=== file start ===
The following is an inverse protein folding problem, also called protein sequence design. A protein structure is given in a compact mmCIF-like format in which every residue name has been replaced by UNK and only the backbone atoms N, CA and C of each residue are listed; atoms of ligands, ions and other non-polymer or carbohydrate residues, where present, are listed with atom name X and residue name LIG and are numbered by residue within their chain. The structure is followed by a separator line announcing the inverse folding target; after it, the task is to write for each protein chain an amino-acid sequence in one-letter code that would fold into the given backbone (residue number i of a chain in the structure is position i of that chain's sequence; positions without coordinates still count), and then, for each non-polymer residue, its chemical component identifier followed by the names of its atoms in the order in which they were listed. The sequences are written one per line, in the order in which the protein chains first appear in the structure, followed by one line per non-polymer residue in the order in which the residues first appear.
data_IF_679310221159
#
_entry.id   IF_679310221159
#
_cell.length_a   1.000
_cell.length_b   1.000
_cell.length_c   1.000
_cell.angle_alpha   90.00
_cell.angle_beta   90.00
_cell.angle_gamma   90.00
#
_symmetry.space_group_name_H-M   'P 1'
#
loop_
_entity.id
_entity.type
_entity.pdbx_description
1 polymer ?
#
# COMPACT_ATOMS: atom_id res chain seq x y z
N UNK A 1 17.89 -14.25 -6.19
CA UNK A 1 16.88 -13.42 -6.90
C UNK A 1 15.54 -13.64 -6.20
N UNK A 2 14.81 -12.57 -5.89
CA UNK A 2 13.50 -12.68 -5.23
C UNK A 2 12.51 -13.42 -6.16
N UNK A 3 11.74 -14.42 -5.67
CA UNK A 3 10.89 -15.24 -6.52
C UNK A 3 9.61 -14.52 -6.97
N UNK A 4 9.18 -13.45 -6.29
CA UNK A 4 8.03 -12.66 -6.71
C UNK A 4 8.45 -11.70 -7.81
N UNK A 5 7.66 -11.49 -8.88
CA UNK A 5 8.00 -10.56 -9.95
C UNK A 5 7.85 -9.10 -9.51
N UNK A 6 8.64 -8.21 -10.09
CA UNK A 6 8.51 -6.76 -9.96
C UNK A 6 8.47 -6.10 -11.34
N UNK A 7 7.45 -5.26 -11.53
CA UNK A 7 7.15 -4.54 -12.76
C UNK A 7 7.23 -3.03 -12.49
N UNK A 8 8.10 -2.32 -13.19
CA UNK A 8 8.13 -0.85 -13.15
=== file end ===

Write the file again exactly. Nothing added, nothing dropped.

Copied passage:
The following is an inverse protein folding problem, also called protein sequence design. A protein structure is given in a compact mmCIF-like format in which every residue name has been replaced by UNK and only the backbone atoms N, CA and C of each residue are listed; atoms of ligands, ions and other non-polymer or carbohydrate residues, where present, are listed with atom name X and residue name LIG and are numbered by residue within their chain. The structure is followed by a separator line announcing the inverse folding target; after it, the task is to write for each protein chain an amino-acid sequence in one-letter code that would fold into the given backbone (residue number i of a chain in the structure is position i of that chain's sequence; positions without coordinates still count), and then, for each non-polymer residue, its chemical component identifier followed by the names of its atoms in the order in which they were listed. The sequences are written one per line, in the order in which the protein chains first appear in the structure, followed by one line per non-polymer residue in the order in which the residues first appear.
data_IF_679310221159
#
_entry.id   IF_679310221159
#
_cell.length_a   1.000
_cell.length_b   1.000
_cell.length_c   1.000
_cell.angle_alpha   90.00
_cell.angle_beta   90.00
_cell.angle_gamma   90.00
#
_symmetry.space_group_name_H-M   'P 1'
#
loop_
_entity.id
_entity.type
_entity.pdbx_description
1 polymer ?
#
# COMPACT_ATOMS: atom_id res chain seq x y z
N UNK A 1 17.89 -14.25 -6.19
CA UNK A 1 16.88 -13.42 -6.90
C UNK A 1 15.54 -13.64 -6.20
N UNK A 2 14.81 -12.57 -5.89
CA UNK A 2 13.50 -12.68 -5.23
C UNK A 2 12.51 -13.42 -6.16
N UNK A 3 11.74 -14.42 -5.67
CA UNK A 3 10.89 -15.24 -6.52
C UNK A 3 9.61 -14.52 -6.97
N UNK A 4 9.18 -13.45 -6.29
CA UNK A 4 8.03 -12.66 -6.71
C UNK A 4 8.45 -11.70 -7.81
N UNK A 5 7.66 -11.49 -8.88
CA UNK A 5 8.00 -10.56 -9.95
C UNK A 5 7.85 -9.10 -9.51
N UNK A 6 8.64 -8.21 -10.09
CA UNK A 6 8.51 -6.76 -9.96
C UNK A 6 8.47 -6.10 -11.34
N UNK A 7 7.45 -5.26 -11.53
CA UNK A 7 7.15 -4.54 -12.76
C UNK A 7 7.23 -3.03 -12.49
N UNK A 8 8.10 -2.32 -13.19
CA UNK A 8 8.13 -0.85 -13.15